California also recognizes S Corporation status. However, California law imposes a 1.5% corporate-level tax on S Corporations. Corporations electing S Corporation status under federal law will be taxable as S Corporations in California unless they elect not to be so treated. Shareholders of S Corporations who are not California residents must file a statement consenting to be taxed on their share of the corporation’s income derived in California.
A decision to elect S Corporation status should be made in consultation with the corporation’s tax advisors.
Federal law allows a corporation to establish a variety of tax-favored employee benefit plans. A corporation may establish stock bonus, pension, and profit sharing plans, which allow a corporation an immediate deduction but defer income recognition for the employee. For example, Section 401(k) plans may be established relatively inexpensively by even small corporations. Medical and dental plans, including “cafeteria” plans, may be provided for employees and their dependents, allowing the corporation to deduct the expense without taxable income to the employee. Certain formalities will need to be followed and tailored documents prepared. In addition, state tax consequences should be reviewed.
California has complementary sales tax and use tax regimes. If a corporation is engaged in the retail sale of tangible personal property within California, it is required to pay sales tax to the state. Typically, the seller will seek reimbursement of the sales tax from the purchaser, however, the incidence of the sales tax is on the seller; therefore, absent a contractual obligation by the purchaser to reimburse the seller for the sales tax, the purchaser is not liable for the sales tax. The use tax is applied to sales transactions occurring outside the state and in which the property will be stored, used, or consumed within the state. The use tax is the liability of the user; however, the seller in certain circumstances is obligated to collect the use tax and remit it to the state. Leases of personal property are generally subject to the state sales and use taxes.
Corporations expecting to sell tangible personal property, which would be subject to the California Sales and Use Tax when sold at retail, must obtain a seller’s permit from the State Board of Equalization. This is done by submitting the prescribed application to the Board, signed by an officer or any other authorized person, certifying that the applicant corporation will be actively engaging in business as a retail seller. A separate permit is necessary for each place of business the corporation operates. Corporations selling tangible personal property outside the state for use, consumption, or storage within the state also must register with the Board.
The State Board of Equalization generally requires a permit holder to file a return and pay the sale and use tax on a quarterly basis. Prepayments are required in some cases.
California requires payment of a tax on certain personal property owned or possessed on March 1 of each year. If a corporation owns taxable personal property with a combined worth of $30,000 or more, the corporation must file a property statement, signed by an officer of the corporation or an authorized agent, in the county where the property is located. The statement should be filed in the county assessor’s office, generally between April 1 and the last business day of May of that same year. A lien attaches to the property subject to the tax on March 1, however, payment is not delinquent until August 31 at 5:00 p.m. (for personal property taxes that are not secured by real property) or December 10 at 5:00 p.m. (for personal property taxes that are secured by real property). All counties may authorize semi-annual installment payments of the tax.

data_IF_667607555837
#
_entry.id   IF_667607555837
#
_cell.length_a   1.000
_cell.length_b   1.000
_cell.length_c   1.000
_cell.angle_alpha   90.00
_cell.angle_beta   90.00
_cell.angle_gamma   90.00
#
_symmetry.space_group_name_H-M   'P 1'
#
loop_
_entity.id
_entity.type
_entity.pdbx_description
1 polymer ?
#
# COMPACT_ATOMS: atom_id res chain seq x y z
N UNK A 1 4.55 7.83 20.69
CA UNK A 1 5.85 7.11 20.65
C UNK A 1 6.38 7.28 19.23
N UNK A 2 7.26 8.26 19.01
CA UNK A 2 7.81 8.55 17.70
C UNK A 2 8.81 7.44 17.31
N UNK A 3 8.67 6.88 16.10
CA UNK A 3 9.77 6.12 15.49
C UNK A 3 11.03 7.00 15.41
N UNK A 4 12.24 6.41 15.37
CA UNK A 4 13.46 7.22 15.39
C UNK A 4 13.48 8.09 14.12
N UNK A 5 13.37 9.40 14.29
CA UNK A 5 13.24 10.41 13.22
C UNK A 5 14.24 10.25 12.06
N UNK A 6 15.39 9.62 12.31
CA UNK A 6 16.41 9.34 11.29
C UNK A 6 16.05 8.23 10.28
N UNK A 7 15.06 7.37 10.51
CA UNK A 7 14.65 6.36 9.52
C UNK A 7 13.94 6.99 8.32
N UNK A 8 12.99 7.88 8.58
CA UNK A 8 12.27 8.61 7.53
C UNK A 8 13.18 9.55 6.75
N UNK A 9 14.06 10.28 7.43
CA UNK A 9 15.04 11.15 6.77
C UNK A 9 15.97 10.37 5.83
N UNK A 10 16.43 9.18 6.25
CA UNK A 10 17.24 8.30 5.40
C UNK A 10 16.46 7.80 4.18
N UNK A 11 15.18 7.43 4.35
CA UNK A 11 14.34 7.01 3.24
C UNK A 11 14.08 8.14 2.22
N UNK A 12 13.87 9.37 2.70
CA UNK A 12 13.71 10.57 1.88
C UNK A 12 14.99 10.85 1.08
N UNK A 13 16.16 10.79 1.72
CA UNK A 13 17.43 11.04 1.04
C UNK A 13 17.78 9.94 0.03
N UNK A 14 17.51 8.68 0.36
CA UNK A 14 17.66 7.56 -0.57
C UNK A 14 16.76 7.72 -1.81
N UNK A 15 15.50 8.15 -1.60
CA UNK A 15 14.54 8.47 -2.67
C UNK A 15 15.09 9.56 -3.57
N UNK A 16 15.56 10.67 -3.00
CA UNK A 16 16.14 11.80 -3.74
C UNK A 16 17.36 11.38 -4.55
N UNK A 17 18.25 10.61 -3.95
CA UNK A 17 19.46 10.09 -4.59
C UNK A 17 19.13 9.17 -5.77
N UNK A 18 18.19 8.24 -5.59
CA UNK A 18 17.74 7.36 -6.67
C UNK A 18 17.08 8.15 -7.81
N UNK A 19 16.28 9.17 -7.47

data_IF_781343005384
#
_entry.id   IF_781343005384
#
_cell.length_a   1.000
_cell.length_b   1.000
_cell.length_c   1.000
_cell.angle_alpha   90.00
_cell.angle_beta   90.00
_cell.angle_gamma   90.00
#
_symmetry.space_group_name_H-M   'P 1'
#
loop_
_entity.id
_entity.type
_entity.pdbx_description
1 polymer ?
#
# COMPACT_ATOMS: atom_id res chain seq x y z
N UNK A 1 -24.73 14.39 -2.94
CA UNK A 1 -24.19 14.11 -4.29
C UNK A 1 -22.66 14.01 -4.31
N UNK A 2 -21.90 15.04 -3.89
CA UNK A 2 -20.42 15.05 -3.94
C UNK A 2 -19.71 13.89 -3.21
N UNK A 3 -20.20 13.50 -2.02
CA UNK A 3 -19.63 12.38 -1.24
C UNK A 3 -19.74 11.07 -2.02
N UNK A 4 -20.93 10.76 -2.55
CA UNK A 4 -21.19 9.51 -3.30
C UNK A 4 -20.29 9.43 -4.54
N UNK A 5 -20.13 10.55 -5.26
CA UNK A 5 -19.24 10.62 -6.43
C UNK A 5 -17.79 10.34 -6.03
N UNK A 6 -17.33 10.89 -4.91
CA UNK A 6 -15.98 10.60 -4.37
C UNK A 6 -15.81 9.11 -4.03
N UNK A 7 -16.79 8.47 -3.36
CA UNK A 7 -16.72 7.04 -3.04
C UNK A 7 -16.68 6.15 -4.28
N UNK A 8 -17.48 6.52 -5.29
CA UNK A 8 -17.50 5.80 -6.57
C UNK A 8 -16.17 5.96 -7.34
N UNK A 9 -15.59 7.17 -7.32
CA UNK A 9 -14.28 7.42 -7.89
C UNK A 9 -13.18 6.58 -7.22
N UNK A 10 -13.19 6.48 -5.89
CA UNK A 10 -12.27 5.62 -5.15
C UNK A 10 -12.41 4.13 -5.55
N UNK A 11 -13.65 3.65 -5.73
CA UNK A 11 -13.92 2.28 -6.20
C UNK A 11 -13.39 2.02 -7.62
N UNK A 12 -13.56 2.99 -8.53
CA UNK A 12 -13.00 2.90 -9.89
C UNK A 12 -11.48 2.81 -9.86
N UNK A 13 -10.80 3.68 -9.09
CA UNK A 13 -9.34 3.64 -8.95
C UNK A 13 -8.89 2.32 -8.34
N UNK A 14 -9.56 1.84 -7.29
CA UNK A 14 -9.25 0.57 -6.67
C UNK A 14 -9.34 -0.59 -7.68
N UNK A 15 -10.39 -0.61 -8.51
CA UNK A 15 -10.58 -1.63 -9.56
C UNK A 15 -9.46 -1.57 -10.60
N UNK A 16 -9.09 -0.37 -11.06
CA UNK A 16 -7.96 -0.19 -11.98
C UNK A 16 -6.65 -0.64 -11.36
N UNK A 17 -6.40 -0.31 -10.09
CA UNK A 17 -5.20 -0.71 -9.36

Many cities also impose a gross receipts tax on corporations conducting business in that city. Counties and cities may also impose other special taxes. It would be advisable for the corporation to contact the county and/or city assessor to determine if it is subject to any of these taxes.
The corporation should also be cognizant of the federal and state requirements regarding funding of unemployment benefits. The accountant for the corporation should be consulted to ensure that all appropriate filings and payments are timely made.
Almost every California employer is subject to the California Workers’ Compensation laws. The laws subject an employer to liability for industrial accidents, regardless of the employer’s negligence, while at the same time precluding employee lawsuits that might result in large damage awards. However, in certain narrow situations, the employer may also be liable for damages in a civil suit. The laws provide a schedule of benefits to be paid to the disabled employee for injuries or, if the employee is killed, to the employee’s dependents or heirs. The corporation should obtain sufficient workers’ compensation liability insurance from an authorized private carrier of workers’ compensation insurance or from the local office of the State Compensation Insurance Fund. A corporation may also choose to self-insure. This procedure may be accomplished by obtaining a certificate of consent to self-insure from the State Director of Industrial Relations who certifies the corporation’s ability to pay any compensation that may be found due an employee. Should the corporation fail to follow the Workers’ Compensation laws, it will be subject to penalties and legal action by the injured employee or the employee’s dependents.
This Article provides general information only. For more information regarding this subject, please contact George Cabot [(925) 937-3600 or e-mail email@example.com of our business and tax group.